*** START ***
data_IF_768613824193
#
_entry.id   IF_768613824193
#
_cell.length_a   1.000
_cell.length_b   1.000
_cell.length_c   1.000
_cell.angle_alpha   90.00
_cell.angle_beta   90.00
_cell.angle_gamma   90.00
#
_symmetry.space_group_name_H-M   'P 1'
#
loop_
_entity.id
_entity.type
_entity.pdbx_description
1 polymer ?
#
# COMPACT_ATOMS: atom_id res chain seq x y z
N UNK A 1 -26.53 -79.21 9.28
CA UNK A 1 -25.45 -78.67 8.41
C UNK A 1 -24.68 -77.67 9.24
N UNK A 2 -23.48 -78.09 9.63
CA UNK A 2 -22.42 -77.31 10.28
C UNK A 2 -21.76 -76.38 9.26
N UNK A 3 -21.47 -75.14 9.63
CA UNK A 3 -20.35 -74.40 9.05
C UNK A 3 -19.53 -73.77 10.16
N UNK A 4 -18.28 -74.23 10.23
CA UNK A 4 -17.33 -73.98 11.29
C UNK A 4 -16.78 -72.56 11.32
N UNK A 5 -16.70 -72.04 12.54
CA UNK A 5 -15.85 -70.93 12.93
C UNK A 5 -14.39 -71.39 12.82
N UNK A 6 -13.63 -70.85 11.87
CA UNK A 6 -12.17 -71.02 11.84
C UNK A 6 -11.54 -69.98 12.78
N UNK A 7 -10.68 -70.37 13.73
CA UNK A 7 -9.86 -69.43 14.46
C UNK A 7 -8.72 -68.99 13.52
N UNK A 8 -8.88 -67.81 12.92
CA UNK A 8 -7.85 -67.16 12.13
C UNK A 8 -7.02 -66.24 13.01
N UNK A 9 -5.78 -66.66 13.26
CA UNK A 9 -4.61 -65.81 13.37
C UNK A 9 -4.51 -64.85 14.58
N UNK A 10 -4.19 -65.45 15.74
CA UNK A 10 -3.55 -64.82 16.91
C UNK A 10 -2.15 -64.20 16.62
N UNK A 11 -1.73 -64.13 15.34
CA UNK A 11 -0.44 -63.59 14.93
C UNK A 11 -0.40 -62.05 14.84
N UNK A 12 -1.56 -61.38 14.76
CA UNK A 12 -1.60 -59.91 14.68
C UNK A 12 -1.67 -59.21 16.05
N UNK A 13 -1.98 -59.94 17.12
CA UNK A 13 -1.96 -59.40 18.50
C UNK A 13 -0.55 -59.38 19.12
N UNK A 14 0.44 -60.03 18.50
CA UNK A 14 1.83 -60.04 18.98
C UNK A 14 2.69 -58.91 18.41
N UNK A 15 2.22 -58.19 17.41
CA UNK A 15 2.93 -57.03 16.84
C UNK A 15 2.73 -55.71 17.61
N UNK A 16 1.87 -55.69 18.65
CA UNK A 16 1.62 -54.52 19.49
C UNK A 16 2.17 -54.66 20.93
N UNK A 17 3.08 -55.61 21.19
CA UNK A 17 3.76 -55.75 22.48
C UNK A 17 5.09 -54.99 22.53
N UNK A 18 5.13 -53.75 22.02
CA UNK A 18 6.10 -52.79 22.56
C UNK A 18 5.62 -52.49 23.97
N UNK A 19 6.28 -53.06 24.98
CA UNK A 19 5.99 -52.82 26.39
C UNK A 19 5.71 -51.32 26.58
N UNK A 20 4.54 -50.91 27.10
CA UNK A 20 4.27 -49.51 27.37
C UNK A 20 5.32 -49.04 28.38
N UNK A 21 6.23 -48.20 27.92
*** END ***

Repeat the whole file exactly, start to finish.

data_IF_768613824193
#
_entry.id   IF_768613824193
#
_cell.length_a   1.000
_cell.length_b   1.000
_cell.length_c   1.000
_cell.angle_alpha   90.00
_cell.angle_beta   90.00
_cell.angle_gamma   90.00
#
_symmetry.space_group_name_H-M   'P 1'
#
loop_
_entity.id
_entity.type
_entity.pdbx_description
1 polymer ?
#
# COMPACT_ATOMS: atom_id res chain seq x y z
N UNK A 1 -26.53 -79.21 9.28
CA UNK A 1 -25.45 -78.67 8.41
C UNK A 1 -24.68 -77.67 9.24
N UNK A 2 -23.48 -78.09 9.63
CA UNK A 2 -22.42 -77.31 10.28
C UNK A 2 -21.76 -76.38 9.26
N UNK A 3 -21.47 -75.14 9.63
CA UNK A 3 -20.35 -74.40 9.05
C UNK A 3 -19.53 -73.77 10.16
N UNK A 4 -18.28 -74.23 10.23
CA UNK A 4 -17.33 -73.98 11.29
C UNK A 4 -16.78 -72.56 11.32
N UNK A 5 -16.70 -72.04 12.54
CA UNK A 5 -15.85 -70.93 12.93
C UNK A 5 -14.39 -71.39 12.82
N UNK A 6 -13.63 -70.85 11.87
CA UNK A 6 -12.17 -71.02 11.84
C UNK A 6 -11.54 -69.98 12.78
N UNK A 7 -10.68 -70.37 13.73
CA UNK A 7 -9.86 -69.43 14.46
C UNK A 7 -8.72 -68.99 13.52
N UNK A 8 -8.88 -67.81 12.92
CA UNK A 8 -7.85 -67.16 12.13
C UNK A 8 -7.02 -66.24 13.01
N UNK A 9 -5.78 -66.66 13.26
CA UNK A 9 -4.61 -65.81 13.37
C UNK A 9 -4.51 -64.85 14.58
N UNK A 10 -4.19 -65.45 15.74
CA UNK A 10 -3.55 -64.82 16.91
C UNK A 10 -2.15 -64.20 16.62
N UNK A 11 -1.73 -64.13 15.34
CA UNK A 11 -0.44 -63.59 14.93
C UNK A 11 -0.40 -62.05 14.84
N UNK A 12 -1.56 -61.38 14.76
CA UNK A 12 -1.60 -59.91 14.68
C UNK A 12 -1.67 -59.21 16.05
N UNK A 13 -1.98 -59.94 17.12
CA UNK A 13 -1.96 -59.40 18.50
C UNK A 13 -0.55 -59.38 19.12
N UNK A 14 0.44 -60.03 18.50
CA UNK A 14 1.83 -60.04 18.98
C UNK A 14 2.69 -58.91 18.41
N UNK A 15 2.22 -58.19 17.41
CA UNK A 15 2.93 -57.03 16.84
C UNK A 15 2.73 -55.71 17.61
N UNK A 16 1.87 -55.69 18.65
CA UNK A 16 1.62 -54.52 19.49
C UNK A 16 2.17 -54.66 20.93
N UNK A 17 3.08 -55.61 21.19
CA UNK A 17 3.76 -55.75 22.48
C UNK A 17 5.09 -54.99 22.53
N UNK A 18 5.13 -53.75 22.02
CA UNK A 18 6.10 -52.79 22.56
C UNK A 18 5.62 -52.49 23.97
N UNK A 19 6.28 -53.06 24.98
CA UNK A 19 5.99 -52.82 26.39
C UNK A 19 5.71 -51.32 26.58
N UNK A 20 4.54 -50.91 27.10
CA UNK A 20 4.27 -49.51 27.37
C UNK A 20 5.32 -49.04 28.38
N UNK A 21 6.23 -48.20 27.92